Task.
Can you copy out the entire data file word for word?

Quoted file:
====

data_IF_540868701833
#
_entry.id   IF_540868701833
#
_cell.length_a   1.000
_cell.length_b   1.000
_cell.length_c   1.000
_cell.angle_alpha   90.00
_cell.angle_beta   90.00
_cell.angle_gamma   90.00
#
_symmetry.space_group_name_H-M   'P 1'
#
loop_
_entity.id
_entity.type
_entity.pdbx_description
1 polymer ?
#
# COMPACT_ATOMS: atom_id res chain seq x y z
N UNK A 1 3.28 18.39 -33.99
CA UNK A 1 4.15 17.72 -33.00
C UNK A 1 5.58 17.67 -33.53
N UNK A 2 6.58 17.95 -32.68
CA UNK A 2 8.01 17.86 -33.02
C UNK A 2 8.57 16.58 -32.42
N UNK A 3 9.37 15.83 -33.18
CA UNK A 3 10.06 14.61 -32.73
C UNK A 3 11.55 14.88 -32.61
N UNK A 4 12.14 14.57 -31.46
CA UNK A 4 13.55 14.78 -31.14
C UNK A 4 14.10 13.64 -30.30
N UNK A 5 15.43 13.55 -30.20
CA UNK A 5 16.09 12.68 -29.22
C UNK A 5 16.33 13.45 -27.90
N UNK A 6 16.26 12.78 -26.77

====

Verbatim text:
data_IF_540868701833
#
_entry.id   IF_540868701833
#
_cell.length_a   1.000
_cell.length_b   1.000
_cell.length_c   1.000
_cell.angle_alpha   90.00
_cell.angle_beta   90.00
_cell.angle_gamma   90.00
#
_symmetry.space_group_name_H-M   'P 1'
#
loop_
_entity.id
_entity.type
_entity.pdbx_description
1 polymer ?
#
# COMPACT_ATOMS: atom_id res chain seq x y z
N UNK A 1 3.28 18.39 -33.99
CA UNK A 1 4.15 17.72 -33.00
C UNK A 1 5.58 17.67 -33.53
N UNK A 2 6.58 17.95 -32.68
CA UNK A 2 8.01 17.86 -33.02
C UNK A 2 8.57 16.58 -32.42
N UNK A 3 9.37 15.83 -33.18
CA UNK A 3 10.06 14.61 -32.73
C UNK A 3 11.55 14.88 -32.61
N UNK A 4 12.14 14.57 -31.46
CA UNK A 4 13.55 14.78 -31.14
C UNK A 4 14.10 13.64 -30.30
N UNK A 5 15.43 13.55 -30.20
CA UNK A 5 16.09 12.68 -29.22
C UNK A 5 16.33 13.45 -27.90
N UNK A 6 16.26 12.78 -26.77